• Xyrem has a high potential for abuse and is also known as the street name of GHB. However, there are differences in purity between GHB which is sold on the street, and GHB which is manufactured as Xyrem.
  • The use of Xyrem during pregnancy is not recommended. Although animal studies did not show an increased risk of birth defects, there was an increased number of stillbirths and post-birth deaths in baby rats. The FDA has not assigned a pregnancy category to Xyrem.

Note: In general, seniors or children, people with certain medical conditions (such as liver or kidney problems, heart disease, diabetes, seizures) or people who take other medications are more at risk of developing a wider range of side effects. View complete list of side effects

4. Bottom Line

  • Xyrem is a schedule III controlled substance when prescribed to treat narcolepsy; however, there is a high risk of abuse associated with it and people who misuse it or sell it to other people are subject to severe schedule I penalties. Xyrem is taken at night which decreases the risk of somebody with narcolepsy falling asleep during the day. Nausea is one of the most common reasons for discontinuation.

5. Tips

  • Take Xyrem exactly as directed by your doctor. The usual starting dose of Xyrem in adults is 4.5 grams (g) per night increasing to a usual maintenance dose of 6g to 9g at night. Recommended dosages in children depend on their weight and your doctor will advise you on the initial dose for your child.
  • Food may interfere with the absorption of sodium oxybate. Wait at least 2 hours after eating before you take your dose.
  • The total nightly dosage of Xyrem is divided into two doses and both doses are taken at night. You should prepare both doses before bedtime. Just before you drink the first dose, dilute it with approximately ¼ cup (approximately 60 mL) of water in the empty pharmacy containers provided. Take the first nightly dose of Xyrem at least 2 hours after eating then take the second nightly dose 2.5 to 4 hours after the first dose. Once you have diluted Xyrem it lasts for 24 hours. Throw it away if you have not consumed it during this time. It is considered safe to dispose of Xyrem down the sanitary sewer.
  • Each dose should be taken while you are lying in bed and you should lie down immediately after taking a dose. Remain in bed following ingestion of each dose because Xyrem may cause patients to fall asleep abruptly without first feeling drowsy (often within 5 to 15 minutes). You may need to set an alarm to wake yourself up to take the next dose. If you miss the second dose, just skip it and do not take Xyrem again until the next night. Never take both Xyrem doses at one time.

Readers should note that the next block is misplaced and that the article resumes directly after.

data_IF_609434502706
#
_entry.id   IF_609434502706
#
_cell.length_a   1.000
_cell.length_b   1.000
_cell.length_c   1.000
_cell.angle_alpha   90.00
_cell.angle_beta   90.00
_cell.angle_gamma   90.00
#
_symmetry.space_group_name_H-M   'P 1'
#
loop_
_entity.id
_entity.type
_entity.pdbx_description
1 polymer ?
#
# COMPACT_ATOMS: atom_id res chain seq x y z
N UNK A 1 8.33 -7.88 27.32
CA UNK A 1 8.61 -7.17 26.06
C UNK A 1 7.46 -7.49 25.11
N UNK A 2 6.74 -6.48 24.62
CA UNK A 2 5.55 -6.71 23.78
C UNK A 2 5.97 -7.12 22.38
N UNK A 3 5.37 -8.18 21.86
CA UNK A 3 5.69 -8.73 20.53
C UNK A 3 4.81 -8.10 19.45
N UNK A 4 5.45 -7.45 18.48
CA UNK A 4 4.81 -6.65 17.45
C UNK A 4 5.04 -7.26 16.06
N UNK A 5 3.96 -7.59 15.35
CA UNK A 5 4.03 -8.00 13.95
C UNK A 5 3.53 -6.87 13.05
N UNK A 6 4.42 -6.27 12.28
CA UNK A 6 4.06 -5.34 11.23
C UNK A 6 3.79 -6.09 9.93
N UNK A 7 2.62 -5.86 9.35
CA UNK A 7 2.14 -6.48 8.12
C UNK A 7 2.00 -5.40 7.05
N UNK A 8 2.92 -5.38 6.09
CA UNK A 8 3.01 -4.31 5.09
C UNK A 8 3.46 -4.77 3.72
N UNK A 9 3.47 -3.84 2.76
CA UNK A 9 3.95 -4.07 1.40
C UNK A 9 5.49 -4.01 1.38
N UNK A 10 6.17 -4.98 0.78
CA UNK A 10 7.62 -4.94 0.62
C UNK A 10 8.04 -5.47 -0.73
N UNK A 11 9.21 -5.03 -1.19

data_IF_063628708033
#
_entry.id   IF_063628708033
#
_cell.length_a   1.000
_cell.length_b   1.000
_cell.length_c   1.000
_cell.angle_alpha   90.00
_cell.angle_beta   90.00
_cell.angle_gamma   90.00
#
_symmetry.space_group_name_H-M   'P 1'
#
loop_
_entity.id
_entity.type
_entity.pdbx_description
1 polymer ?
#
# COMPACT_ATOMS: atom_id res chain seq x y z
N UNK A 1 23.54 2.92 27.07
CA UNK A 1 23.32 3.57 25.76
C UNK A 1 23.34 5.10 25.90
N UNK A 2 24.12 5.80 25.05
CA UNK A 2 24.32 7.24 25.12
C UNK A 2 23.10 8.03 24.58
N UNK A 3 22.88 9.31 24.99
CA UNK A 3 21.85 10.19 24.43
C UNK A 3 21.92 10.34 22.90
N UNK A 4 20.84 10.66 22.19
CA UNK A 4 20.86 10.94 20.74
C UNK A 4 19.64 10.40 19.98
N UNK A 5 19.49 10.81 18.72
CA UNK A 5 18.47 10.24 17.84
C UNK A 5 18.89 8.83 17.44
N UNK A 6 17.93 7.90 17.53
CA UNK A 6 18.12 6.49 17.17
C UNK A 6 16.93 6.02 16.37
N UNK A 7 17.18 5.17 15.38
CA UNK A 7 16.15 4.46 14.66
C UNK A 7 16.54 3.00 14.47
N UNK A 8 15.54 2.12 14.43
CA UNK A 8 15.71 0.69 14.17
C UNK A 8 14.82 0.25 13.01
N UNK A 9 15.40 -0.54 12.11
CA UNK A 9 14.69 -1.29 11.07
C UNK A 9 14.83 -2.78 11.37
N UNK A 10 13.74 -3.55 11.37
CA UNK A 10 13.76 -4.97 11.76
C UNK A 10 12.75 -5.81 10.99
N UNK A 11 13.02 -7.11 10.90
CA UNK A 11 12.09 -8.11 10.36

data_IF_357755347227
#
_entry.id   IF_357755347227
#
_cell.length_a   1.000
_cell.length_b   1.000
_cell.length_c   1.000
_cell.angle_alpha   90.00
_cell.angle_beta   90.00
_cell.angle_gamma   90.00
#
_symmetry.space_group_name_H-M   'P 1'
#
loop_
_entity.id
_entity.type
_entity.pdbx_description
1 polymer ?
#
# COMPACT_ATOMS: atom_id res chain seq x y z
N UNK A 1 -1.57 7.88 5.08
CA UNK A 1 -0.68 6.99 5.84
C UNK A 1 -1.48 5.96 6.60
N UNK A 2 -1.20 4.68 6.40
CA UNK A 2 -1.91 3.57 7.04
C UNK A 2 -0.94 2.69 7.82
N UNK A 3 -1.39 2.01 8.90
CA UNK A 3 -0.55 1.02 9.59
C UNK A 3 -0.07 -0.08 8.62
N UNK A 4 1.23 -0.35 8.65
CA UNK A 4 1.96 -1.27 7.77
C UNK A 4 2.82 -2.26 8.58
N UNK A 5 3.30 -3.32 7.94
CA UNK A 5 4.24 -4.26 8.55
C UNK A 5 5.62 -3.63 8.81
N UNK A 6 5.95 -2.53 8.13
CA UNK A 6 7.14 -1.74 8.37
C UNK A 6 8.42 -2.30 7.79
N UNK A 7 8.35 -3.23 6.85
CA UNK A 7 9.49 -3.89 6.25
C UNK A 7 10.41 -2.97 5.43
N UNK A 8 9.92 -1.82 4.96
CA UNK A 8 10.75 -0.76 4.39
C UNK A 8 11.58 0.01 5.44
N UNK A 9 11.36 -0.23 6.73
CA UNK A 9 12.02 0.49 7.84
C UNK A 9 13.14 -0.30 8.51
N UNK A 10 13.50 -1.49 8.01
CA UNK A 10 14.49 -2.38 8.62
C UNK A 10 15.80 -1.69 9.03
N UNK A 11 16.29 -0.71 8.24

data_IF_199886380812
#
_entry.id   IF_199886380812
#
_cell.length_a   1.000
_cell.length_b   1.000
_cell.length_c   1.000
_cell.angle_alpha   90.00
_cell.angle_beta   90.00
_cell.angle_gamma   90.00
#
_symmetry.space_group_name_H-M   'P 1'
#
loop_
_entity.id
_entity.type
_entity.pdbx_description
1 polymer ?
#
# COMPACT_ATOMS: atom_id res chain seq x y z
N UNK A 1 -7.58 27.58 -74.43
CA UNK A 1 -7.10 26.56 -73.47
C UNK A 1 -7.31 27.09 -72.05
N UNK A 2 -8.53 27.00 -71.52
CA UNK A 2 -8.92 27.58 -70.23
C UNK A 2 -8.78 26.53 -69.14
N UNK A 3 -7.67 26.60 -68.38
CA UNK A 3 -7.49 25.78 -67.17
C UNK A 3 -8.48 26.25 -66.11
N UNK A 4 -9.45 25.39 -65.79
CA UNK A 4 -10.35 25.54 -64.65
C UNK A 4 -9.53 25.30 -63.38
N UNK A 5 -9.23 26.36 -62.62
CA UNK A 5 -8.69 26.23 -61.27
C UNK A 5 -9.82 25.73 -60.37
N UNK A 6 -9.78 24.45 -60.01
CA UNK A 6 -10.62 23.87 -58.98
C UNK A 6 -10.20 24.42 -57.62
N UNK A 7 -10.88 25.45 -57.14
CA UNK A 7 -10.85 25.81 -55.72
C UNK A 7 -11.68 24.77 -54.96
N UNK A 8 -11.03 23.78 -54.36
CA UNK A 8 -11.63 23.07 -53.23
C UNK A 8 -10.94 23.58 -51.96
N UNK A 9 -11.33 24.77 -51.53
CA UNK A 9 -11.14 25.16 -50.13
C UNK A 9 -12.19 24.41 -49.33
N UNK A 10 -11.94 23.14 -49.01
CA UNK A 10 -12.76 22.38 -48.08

• Avoid alcohol during treatment, as it may add increase the risk of serious side effects such as respiratory depression, low blood pressure, fainting, coma, and even death. Do not drive, operate machinery, or perform hazardous tasks for at least six hours after taking sodium oxybate, and until you know how the medication affects you.
  • Tell your doctor about any other medications you take, including those brought from a grocery or drug store, such as vitamins and herbs.
  • If you develop any severe side effects such as difficulty breathing, balance issues, confusion, fainting, or start to think about suicide, see your doctor straight away.
  • If you are on a low-salt diet, have high blood pressure, heart failure, or kidney disease then you need to take into account how much sodium Xyrem contains when calculating your daily salt intake. Every 4.5g of Xyrem contains 820mg of sodium. Sodium is another name for salt. To put the sodium content of Xyrem into context, a teaspoon of table salt contains about 2300mg of sodium. The American Heart Association recommends no more than 2300mg of sodium a day although it recommends people strive towards an ideal limit of no more than 1500mg per day.
  • Xyrem can only be prescribed by doctors enrolled in the Xyrem REMS Program.
  • The prescription for Xyrem can only be filled by the central certified pharmacy, not your local pharmacy. This is the only pharmacy in the United States permitted to fill the prescription and send it directly to patients. This pharmacy also allows the patient access to a pharmacist 24 hours a day, 7 days a week to answer questions about Xyrem; provides an overnight delivery service (includes Saturdays) but only the patient or a designated adult can sign for the delivery; follows up your prescription with a nurse case manager two days after delivery to answer questions.